Dileepa Fonseka: Ready or not, here comes the office and the culture war of “working from home”.

Dileepa Fonseka is a business journalist from Stuff.

OPINION: “To be clear, what I wanted was to be home without my kids! Oh dear, be careful what you wish for.

Someone texted it to me right at the start of one of the Auckland blocks last year.

In my view, he pestered the free run from the country’s blockade by joking that a “small” block would not go wrong to help him put his life in order. The next day, Auckland was in solitary confinement.

* US workers put on their pants to go back to the office, only to be on Zoom all day
* Because the increase in remote work does not mean that the office is dead
* ‘Back to the office’ is not the best way to go
* Getting back to the office is proving more complicated than last year’s sudden exit

For most of the pandemic, this is how we saw the idea of ​​working from home: a nice break from the daily grind of long commutes and a golden opportunity to dent those piles of laundry that clearly plagued us for years.

Those days are long gone, sometimes during the last block of Auckland the concept morphed into less of a symbol of workers’ liberation and more of a culture war on work ethic, suburbans against urban planners, anger for the Wellington bureaucracy “work from home” and questions about whether someone really wants to spend most of their life doing housework between Zoom calls.

John Cowpland / Stuff

Jadon Shiva, Technical Support Officer, is relieved to be back at the office after more than a year of working from home.

At the start of the pandemic, the theory was that people would be away from the office of their own accord.

An AUT Business School’s Occupational Wellbeing Survey shows that half of workers are at least moderately anxious to return to or work in an office.

New Covid-19 infections may have peaked, but they are still being registered by the thousands, people are still hospitalized, new variants are being detected, and there are alarming reports of overwhelming the hospital system.

And many people have returned to the office regardless.

Google Mobility statistics show that workplace attendance is 3% higher than the pre-pandemic baseline (a median figure derived from pre-pandemic activity).

Fewer people are in the office in the larger Auckland and Wellington centers, but the declines are not catastrophic, 10% in Auckland and 4% in Wellington.

Companies are still opening new offices, the new 2degrees headquarters in central Auckland at the end of last year.

Ben Blakemore, Head of 2 Degree Property, says all workers have the ability to work remotely, but the new office is luring them back.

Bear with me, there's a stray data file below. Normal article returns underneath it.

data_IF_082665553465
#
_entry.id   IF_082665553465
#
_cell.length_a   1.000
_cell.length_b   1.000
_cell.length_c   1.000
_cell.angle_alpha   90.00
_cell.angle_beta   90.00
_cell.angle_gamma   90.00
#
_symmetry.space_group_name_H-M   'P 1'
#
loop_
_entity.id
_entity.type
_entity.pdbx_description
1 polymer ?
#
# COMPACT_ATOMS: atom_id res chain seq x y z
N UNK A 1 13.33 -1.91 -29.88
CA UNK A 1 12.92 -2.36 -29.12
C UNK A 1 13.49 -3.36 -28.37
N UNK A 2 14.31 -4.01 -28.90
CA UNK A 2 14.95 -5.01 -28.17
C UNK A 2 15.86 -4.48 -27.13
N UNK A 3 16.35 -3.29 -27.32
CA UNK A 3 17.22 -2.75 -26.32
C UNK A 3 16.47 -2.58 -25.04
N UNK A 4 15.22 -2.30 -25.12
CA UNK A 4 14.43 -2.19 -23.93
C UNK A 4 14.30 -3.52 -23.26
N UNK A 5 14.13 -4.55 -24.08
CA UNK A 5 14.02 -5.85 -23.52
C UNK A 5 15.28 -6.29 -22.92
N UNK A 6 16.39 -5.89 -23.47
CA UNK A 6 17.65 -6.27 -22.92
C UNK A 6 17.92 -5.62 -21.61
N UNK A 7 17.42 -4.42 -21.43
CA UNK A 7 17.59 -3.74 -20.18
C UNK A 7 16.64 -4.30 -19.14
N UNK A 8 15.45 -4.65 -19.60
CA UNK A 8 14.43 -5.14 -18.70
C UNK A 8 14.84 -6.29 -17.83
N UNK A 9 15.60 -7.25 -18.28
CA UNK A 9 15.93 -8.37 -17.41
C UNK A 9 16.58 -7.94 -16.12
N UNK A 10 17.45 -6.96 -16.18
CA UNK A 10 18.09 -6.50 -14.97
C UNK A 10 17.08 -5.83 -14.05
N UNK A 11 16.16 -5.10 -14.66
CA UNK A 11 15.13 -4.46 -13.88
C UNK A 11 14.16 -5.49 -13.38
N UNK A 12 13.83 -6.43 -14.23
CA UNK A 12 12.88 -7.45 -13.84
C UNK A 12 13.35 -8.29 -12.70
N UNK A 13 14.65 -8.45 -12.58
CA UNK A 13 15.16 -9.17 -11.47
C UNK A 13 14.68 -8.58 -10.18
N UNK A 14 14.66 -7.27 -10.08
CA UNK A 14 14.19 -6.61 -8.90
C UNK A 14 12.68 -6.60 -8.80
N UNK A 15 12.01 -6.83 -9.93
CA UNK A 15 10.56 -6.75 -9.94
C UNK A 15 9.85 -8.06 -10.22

“There are just things the office is still really perfect for, especially if you have the ability to build it like we did.”

2degrees has opened a new office and property manager Ben Blakemore says more staff choose to work in person.


2degrees has opened a new office and property manager Ben Blakemore says more staff choose to work in person.

Why do large numbers of people return to the office? Maybe part of the reason is that people don’t actually hate him.

Many complaints about the office actually relate to other failures. The inability to provide enough affordable housing close to where people work, the inability to discourage congestion by taxing it, the inability to provide good options for childcare, or the inability to put in place adequate low-emission public transport infrastructure.

Saliva testing expert at Yale School of Public Health Anne Wyllie conducted research on the use of saliva PCR testing in the United States to prevent the spread of Covid-19 in offices.

He says returning to the office can be done safely with precautions such as surveillance tests, negative Covid positive people test results before they come to work, ventilation, or simply asking people to wear masks in certain situations.

While some workers are returning voluntarily, there is also pressure on them to return. Prime Minister Jacinda Ardern and Deputy Prime Minister Grant Robertson have both been cited in the past as encouraging government employees to return to work, while US President Joe Biden included it in his State of the Union address.


The detail: technology and the great transition to work from home.

Tesla founder Elon Musk also took his place.

“Everyone at Tesla is required to spend a minimum of 40 hours in the office per week. Also, the office has to be where your real colleagues are, not some remote pseudo-office, ”she said.

“Tesla has and will actually create and manufacture the most interesting and meaningful products of any company on Earth. This will not happen by phoning.

From the perspective of some executives, people who work from home are not hungry, ambitious, or particularly busy at their jobs.

Gallup’s 2022 report on the state of the global workplace shows employee engagement at work increased by a steady 1% annually until the pandemic began, so it started going in the opposite direction.

In Australia and New Zealand, only 17% of employees said they were actively engaged in work, one of the lowest levels in the world.

Octavius ​​Black, chief executive of cultural change company The MindGym, said remote working is a major cause of the “big resignations” because it has weakened the bond employees have with their jobs.

So, yes, the culture warfare over work from home looks set to rage, but that’s certainly also because the whole concept didn’t turn out to be all that great.